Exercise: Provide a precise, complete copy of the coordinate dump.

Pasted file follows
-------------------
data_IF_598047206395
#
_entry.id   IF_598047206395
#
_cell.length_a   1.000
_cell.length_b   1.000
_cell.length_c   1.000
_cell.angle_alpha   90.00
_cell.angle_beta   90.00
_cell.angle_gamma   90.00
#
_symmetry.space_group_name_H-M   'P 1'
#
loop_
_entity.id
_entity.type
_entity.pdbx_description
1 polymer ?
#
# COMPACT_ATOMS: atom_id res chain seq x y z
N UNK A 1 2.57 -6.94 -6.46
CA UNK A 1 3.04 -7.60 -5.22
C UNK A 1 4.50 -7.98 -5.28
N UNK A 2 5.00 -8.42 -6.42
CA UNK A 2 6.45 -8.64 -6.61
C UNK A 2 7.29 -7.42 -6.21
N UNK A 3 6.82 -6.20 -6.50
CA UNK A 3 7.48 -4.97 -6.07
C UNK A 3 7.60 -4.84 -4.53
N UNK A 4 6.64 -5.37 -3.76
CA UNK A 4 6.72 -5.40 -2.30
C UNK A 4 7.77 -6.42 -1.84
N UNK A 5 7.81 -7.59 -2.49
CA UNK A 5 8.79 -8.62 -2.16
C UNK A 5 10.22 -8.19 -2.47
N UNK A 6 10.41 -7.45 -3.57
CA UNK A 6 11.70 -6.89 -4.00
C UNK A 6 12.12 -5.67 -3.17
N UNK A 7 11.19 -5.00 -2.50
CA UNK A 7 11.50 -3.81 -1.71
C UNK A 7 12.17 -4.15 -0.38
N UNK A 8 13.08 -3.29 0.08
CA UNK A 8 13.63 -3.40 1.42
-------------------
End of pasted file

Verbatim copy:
data_IF_598047206395
#
_entry.id   IF_598047206395
#
_cell.length_a   1.000
_cell.length_b   1.000
_cell.length_c   1.000
_cell.angle_alpha   90.00
_cell.angle_beta   90.00
_cell.angle_gamma   90.00
#
_symmetry.space_group_name_H-M   'P 1'
#
loop_
_entity.id
_entity.type
_entity.pdbx_description
1 polymer ?
#
# COMPACT_ATOMS: atom_id res chain seq x y z
N UNK A 1 2.57 -6.94 -6.46
CA UNK A 1 3.04 -7.60 -5.22
C UNK A 1 4.50 -7.98 -5.28
N UNK A 2 5.00 -8.42 -6.42
CA UNK A 2 6.45 -8.64 -6.61
C UNK A 2 7.29 -7.42 -6.21
N UNK A 3 6.82 -6.20 -6.50
CA UNK A 3 7.48 -4.97 -6.07
C UNK A 3 7.60 -4.84 -4.53
N UNK A 4 6.64 -5.37 -3.76
CA UNK A 4 6.72 -5.40 -2.30
C UNK A 4 7.77 -6.42 -1.84
N UNK A 5 7.81 -7.59 -2.49
CA UNK A 5 8.79 -8.62 -2.16
C UNK A 5 10.22 -8.19 -2.47
N UNK A 6 10.41 -7.45 -3.57
CA UNK A 6 11.70 -6.89 -4.00
C UNK A 6 12.12 -5.67 -3.17
N UNK A 7 11.19 -5.00 -2.50
CA UNK A 7 11.50 -3.81 -1.71
C UNK A 7 12.17 -4.15 -0.38
N UNK A 8 13.08 -3.29 0.08
CA UNK A 8 13.63 -3.40 1.42